Australia-New Zealand World Cup match under ICC scanner

Shane Watson and Brad Haddin against New Zealand

Australia-New Zealand World Cup match under ICC scanner

Dubai: Mar 1, 2011

The Australia and New Zealand World Cup match played in Ahmedabad has come under The International Cricket Council (ICC) scanner after Australian openers, Shane Watson and Brad Haddin batted slowly in the first 10 overs.

According to sources, the ICC ACSU scrutinised the match after questions were raised over the slow start made by Watson and Haddin. The two openers scored just 28 in 11 overs and 53 in 15 overs in a match that Australia eventually won comfortably. ICC anti-corruption unit also reviewed the slow rate of scoring in the first two overs.

With the cloud of spot-fixing now looming large over international cricket following the bans on three Pakistani players for spot-fixing last year on the England tour, sources said the ICC ASCU was keeping a vigilant eye on all matches in the World Cup and the slow start by the Australian openers caught their attention.

“They are taking no chances at all and all matches are under the scanner for possible indications that any spot-fixing has taken place,” one source said.

Pictures Getty Images

Dubai: Mar 1, 2011

Australia and New Zealand World Cup match played in Ahmedabad has come under The International Cricket Council (ICC) scanner after Australian openers, Shane Watson and Brad Haddin batted slowly in the first 10 overs.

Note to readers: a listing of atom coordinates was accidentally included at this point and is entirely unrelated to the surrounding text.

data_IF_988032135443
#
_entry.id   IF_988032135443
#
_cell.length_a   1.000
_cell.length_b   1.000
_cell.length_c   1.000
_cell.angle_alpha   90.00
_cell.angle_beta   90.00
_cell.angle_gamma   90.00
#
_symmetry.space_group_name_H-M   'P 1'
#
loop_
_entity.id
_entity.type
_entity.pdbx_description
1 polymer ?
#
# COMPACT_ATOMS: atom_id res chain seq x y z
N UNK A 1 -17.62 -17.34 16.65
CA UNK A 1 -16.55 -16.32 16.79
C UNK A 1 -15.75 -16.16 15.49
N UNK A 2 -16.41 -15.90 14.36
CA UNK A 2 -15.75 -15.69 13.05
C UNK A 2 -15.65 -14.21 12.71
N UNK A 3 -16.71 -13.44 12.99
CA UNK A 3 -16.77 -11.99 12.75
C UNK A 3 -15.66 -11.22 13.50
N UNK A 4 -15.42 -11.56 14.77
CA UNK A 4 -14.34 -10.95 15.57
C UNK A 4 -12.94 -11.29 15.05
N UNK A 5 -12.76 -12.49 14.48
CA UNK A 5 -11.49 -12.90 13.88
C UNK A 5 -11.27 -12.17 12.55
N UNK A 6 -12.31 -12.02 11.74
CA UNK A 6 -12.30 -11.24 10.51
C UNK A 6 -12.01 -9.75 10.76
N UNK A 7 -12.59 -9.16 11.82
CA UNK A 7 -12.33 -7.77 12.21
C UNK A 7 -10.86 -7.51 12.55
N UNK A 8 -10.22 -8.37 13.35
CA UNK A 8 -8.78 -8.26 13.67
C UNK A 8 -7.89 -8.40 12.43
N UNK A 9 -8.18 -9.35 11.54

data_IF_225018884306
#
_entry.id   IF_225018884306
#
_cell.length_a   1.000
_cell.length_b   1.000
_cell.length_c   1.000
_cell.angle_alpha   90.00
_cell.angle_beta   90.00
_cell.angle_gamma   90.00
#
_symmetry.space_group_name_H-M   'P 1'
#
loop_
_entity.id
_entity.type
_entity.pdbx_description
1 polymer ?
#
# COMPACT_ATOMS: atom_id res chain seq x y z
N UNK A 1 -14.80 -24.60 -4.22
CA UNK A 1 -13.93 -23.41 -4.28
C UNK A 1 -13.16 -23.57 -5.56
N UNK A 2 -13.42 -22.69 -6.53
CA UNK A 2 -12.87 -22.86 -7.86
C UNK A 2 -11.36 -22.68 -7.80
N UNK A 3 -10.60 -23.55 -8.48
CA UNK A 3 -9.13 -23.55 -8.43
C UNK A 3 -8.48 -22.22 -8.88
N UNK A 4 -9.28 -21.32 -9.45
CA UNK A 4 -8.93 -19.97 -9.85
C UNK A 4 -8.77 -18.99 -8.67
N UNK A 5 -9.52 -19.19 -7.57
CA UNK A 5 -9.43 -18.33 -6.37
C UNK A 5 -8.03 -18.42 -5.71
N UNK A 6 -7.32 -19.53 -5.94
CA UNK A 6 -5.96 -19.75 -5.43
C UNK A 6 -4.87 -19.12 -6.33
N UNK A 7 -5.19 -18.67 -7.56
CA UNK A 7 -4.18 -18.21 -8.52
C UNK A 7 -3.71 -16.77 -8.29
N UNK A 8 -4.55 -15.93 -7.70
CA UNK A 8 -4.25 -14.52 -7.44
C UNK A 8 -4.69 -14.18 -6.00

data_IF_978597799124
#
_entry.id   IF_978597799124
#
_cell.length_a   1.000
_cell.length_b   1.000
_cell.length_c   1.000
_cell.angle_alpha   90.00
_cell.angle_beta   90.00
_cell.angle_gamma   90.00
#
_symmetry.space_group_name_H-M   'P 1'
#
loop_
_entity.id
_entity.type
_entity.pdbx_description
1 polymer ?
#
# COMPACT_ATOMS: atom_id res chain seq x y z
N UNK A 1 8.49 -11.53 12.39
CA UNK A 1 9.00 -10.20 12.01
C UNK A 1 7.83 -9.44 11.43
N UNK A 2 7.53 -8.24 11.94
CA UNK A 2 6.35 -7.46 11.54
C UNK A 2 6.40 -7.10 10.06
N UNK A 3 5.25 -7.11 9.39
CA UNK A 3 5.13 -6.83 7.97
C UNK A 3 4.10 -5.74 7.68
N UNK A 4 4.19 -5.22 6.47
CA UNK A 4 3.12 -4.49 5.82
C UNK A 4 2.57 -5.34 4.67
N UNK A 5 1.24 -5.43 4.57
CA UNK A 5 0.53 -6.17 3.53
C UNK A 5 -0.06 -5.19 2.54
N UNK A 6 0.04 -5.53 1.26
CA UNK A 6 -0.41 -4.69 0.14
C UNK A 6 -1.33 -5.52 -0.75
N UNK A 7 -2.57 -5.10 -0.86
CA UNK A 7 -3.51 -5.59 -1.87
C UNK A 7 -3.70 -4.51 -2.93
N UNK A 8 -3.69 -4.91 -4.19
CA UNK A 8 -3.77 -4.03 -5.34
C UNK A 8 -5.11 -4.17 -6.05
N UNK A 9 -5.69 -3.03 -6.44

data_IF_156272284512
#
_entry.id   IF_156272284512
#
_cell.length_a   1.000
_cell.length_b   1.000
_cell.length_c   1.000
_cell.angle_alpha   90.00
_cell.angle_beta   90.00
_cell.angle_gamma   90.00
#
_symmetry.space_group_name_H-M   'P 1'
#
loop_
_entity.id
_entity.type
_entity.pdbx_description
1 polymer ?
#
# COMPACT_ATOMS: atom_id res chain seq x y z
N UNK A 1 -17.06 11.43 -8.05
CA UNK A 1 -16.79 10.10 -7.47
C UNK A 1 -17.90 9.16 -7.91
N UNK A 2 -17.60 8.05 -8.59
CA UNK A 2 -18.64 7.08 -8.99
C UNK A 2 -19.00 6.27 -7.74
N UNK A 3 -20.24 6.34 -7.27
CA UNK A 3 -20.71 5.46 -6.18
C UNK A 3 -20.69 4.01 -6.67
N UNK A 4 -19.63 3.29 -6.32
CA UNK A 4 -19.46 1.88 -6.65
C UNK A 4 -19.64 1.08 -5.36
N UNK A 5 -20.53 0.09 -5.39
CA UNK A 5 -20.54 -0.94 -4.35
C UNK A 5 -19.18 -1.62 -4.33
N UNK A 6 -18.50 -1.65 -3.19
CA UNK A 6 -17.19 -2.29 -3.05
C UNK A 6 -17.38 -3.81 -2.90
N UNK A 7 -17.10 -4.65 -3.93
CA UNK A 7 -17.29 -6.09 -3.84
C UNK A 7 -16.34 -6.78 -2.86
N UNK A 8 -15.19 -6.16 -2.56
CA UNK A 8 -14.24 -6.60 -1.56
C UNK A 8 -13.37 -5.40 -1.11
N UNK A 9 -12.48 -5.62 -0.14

According to sources, the ICC ACSU scrutinised the match after questions were raised over the slow start made by Watson and Haddin. The two openers scored just 28 in 11 overs and 53 in 15 overs in a match that Australia eventually won comfortably. ICC anti-corruption unit also reviewed the slow rate of scoring in the first two overs.

With the cloud of spot-fixing now looming large over international cricket following the bans on three Pakistani players for spot-fixing last year on the England tour, sources said the ICC ASCU was keeping a vigilant eye on all matches in the World Cup and the slow start by the Australian openers caught their attention.

“They are taking no chances at all and all matches are under the scanner for possible indications that any spot-fixing has taken place,” one source said.

Pictures Getty Images